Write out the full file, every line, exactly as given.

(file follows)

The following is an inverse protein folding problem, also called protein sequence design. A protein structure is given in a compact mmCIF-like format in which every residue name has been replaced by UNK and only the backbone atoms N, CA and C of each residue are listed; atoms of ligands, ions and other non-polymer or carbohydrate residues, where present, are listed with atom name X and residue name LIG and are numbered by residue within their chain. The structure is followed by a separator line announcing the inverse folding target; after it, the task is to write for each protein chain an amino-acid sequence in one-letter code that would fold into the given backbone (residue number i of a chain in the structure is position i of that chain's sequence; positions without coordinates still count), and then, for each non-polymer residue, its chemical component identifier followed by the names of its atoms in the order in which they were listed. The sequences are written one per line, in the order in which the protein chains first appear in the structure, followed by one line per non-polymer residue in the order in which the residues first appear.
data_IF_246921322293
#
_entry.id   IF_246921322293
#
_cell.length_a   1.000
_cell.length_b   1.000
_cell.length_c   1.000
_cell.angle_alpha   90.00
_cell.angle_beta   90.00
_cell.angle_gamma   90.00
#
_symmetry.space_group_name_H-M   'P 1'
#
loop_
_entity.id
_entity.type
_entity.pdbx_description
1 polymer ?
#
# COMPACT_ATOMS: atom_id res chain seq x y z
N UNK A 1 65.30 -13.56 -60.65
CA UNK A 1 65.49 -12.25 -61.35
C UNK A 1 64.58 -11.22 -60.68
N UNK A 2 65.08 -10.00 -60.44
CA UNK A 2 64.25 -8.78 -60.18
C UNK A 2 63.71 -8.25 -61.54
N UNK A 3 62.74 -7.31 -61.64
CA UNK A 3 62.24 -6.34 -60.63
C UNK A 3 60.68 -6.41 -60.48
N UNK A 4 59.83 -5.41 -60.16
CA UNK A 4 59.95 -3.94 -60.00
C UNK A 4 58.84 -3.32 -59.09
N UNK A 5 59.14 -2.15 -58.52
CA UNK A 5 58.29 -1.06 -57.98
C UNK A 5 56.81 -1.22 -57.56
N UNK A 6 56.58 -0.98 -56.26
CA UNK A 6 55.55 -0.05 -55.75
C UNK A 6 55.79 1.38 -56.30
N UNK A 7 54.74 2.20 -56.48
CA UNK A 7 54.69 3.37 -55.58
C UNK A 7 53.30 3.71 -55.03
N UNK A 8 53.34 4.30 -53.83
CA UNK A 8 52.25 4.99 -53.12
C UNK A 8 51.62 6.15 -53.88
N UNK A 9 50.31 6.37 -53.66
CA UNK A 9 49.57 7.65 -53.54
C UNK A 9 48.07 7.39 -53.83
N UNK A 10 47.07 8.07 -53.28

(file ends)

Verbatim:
The following is an inverse protein folding problem, also called protein sequence design. A protein structure is given in a compact mmCIF-like format in which every residue name has been replaced by UNK and only the backbone atoms N, CA and C of each residue are listed; atoms of ligands, ions and other non-polymer or carbohydrate residues, where present, are listed with atom name X and residue name LIG and are numbered by residue within their chain. The structure is followed by a separator line announcing the inverse folding target; after it, the task is to write for each protein chain an amino-acid sequence in one-letter code that would fold into the given backbone (residue number i of a chain in the structure is position i of that chain's sequence; positions without coordinates still count), and then, for each non-polymer residue, its chemical component identifier followed by the names of its atoms in the order in which they were listed. The sequences are written one per line, in the order in which the protein chains first appear in the structure, followed by one line per non-polymer residue in the order in which the residues first appear.
data_IF_246921322293
#
_entry.id   IF_246921322293
#
_cell.length_a   1.000
_cell.length_b   1.000
_cell.length_c   1.000
_cell.angle_alpha   90.00
_cell.angle_beta   90.00
_cell.angle_gamma   90.00
#
_symmetry.space_group_name_H-M   'P 1'
#
loop_
_entity.id
_entity.type
_entity.pdbx_description
1 polymer ?
#
# COMPACT_ATOMS: atom_id res chain seq x y z
N UNK A 1 65.30 -13.56 -60.65
CA UNK A 1 65.49 -12.25 -61.35
C UNK A 1 64.58 -11.22 -60.68
N UNK A 2 65.08 -10.00 -60.44
CA UNK A 2 64.25 -8.78 -60.18
C UNK A 2 63.71 -8.25 -61.54
N UNK A 3 62.74 -7.31 -61.64
CA UNK A 3 62.24 -6.34 -60.63
C UNK A 3 60.68 -6.41 -60.48
N UNK A 4 59.83 -5.41 -60.16
CA UNK A 4 59.95 -3.94 -60.00
C UNK A 4 58.84 -3.32 -59.09
N UNK A 5 59.14 -2.15 -58.52
CA UNK A 5 58.29 -1.06 -57.98
C UNK A 5 56.81 -1.22 -57.56
N UNK A 6 56.58 -0.98 -56.26
CA UNK A 6 55.55 -0.05 -55.75
C UNK A 6 55.79 1.38 -56.30
N UNK A 7 54.74 2.20 -56.48
CA UNK A 7 54.69 3.37 -55.58
C UNK A 7 53.30 3.71 -55.03
N UNK A 8 53.34 4.30 -53.83
CA UNK A 8 52.25 4.99 -53.12
C UNK A 8 51.62 6.15 -53.88
N UNK A 9 50.31 6.37 -53.66
CA UNK A 9 49.57 7.65 -53.54
C UNK A 9 48.07 7.39 -53.83
N UNK A 10 47.07 8.07 -53.28